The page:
• The vector rest indoors before and after feeding. Further, during cold season, the proportion of indoor resting population was relatively higher compared to the other two seasons. The residual spraying would be effective during this period. The indoor residual spray operation which is currently being undertaken can be continued with adequate coverage and the sprayed surfaces are retained without mud plastering.

  • Wall in the dwellings were the most preferred resting site followed by roof. The proportion resting on unsprayable surfaces was found to be much higher. Resting was also noticed on exterior of the walls during night. Since these populations may escape from the residual insecticides, alternate measures need to be carried out.

  • Biting occured throughout the night in all seasons and the maximum biting was seen between 22.00 and 02.00 h. However, in cold season the peak biting time was shifted to the early part of the night before the inhabitants retire to bed.

  • The modified version of the CDC light trap was shown to be an alternate sampling tool to hand catch in monitoring the relative density of An. fluviatilis.

  • Dispersal of An. fluviatilis was studied based on the distribution of adult females in outdoor habitats and immatures in terraced paddy fields at different distances. The maximum distance at which adults and immatures collected was 1500m and 1700m respectively. Information obtained in this study indicated the constraints in undertaking antilarval measures as well as outdoor adulticidal spray.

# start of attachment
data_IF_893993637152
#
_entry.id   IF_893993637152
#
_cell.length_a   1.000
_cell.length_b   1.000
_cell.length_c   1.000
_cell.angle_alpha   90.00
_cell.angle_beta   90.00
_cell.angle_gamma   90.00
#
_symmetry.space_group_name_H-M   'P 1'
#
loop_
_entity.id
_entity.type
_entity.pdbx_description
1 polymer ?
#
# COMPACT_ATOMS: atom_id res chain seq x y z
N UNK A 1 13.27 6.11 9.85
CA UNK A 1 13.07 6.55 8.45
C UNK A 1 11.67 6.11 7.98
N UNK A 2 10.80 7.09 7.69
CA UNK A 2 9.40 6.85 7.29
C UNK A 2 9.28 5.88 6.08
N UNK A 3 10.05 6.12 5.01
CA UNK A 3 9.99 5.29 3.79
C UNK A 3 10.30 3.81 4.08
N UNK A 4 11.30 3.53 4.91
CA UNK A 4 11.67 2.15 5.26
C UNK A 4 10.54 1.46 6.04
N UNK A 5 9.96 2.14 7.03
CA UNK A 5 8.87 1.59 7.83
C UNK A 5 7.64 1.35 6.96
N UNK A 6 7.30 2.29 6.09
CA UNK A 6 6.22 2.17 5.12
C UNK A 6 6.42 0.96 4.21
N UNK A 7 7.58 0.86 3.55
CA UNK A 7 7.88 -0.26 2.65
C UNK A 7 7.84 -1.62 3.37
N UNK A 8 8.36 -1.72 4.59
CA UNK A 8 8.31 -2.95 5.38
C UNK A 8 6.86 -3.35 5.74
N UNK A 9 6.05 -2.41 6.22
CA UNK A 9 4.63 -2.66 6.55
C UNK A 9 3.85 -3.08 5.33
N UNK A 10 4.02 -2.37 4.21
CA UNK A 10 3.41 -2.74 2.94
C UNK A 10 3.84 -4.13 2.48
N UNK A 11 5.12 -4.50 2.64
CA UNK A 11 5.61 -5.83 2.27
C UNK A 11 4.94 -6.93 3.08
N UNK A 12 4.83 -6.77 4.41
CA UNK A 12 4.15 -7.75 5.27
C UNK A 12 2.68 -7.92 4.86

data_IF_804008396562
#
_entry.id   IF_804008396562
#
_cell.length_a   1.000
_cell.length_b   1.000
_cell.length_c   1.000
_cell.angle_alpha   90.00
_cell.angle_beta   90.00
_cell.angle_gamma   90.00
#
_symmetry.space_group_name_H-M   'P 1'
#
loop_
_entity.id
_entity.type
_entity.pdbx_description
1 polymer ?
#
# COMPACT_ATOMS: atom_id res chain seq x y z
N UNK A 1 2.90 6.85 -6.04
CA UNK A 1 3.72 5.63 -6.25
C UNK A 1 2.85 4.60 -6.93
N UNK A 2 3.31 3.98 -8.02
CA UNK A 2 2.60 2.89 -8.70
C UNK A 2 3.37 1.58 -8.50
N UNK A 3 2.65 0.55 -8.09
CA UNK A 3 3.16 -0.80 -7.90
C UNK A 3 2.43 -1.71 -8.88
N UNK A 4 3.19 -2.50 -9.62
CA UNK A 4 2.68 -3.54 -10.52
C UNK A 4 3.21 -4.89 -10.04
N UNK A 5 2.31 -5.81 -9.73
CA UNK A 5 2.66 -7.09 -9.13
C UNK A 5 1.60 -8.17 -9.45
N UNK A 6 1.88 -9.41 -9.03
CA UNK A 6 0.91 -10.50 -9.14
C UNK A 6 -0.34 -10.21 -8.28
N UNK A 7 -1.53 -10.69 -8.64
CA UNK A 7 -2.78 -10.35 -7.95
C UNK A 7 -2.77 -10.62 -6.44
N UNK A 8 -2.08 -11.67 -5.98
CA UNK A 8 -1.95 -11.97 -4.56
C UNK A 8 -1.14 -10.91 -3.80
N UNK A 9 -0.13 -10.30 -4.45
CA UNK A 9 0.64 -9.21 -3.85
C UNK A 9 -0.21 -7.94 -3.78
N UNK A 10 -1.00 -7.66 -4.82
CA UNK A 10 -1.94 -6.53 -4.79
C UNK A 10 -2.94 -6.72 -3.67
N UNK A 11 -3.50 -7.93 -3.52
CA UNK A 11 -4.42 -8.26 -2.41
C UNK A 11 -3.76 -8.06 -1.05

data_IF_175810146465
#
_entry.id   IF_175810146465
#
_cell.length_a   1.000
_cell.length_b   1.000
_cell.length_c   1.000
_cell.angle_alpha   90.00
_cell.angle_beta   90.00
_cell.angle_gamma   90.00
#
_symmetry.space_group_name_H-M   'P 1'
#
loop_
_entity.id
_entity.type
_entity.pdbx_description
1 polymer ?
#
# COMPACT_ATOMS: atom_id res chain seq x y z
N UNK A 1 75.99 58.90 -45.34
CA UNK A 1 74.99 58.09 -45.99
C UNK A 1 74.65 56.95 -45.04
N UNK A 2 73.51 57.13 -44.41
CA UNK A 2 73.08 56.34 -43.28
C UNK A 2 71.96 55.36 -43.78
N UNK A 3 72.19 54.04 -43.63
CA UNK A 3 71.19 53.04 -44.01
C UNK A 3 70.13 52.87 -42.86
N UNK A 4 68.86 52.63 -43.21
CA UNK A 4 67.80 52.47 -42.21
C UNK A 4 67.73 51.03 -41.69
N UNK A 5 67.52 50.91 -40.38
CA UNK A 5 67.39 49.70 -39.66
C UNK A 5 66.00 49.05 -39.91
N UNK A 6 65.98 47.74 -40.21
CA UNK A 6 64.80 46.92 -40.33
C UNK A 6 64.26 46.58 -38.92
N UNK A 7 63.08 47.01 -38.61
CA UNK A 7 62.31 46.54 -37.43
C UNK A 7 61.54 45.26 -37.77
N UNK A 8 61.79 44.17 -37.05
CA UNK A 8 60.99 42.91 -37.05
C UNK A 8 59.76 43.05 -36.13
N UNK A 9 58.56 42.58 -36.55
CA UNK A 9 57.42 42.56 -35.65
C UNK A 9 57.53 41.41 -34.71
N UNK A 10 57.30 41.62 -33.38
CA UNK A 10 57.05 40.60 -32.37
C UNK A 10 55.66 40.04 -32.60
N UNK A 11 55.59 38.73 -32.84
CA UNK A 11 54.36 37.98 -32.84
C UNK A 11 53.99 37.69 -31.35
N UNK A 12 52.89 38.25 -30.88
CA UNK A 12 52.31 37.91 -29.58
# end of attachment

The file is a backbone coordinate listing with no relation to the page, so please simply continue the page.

• The phenotypic variations observed in 16 anophelines in hilly and forested areas in Koraput district indicated the process of microevolution underway in this area to overcome environmental stress brought about by deforestation and prolonged use of insecticides. In such situation, the morphological variations should be considered while identifying the type forms.

  • Further, during this season, majority of the residents sleeps near fire. Hence, use of insecticide impregnated bednets will have only limited impact in interrupting the transmission. In this situation, use of mosquito repellents may be advocated.

Last Updated on:06/05/2014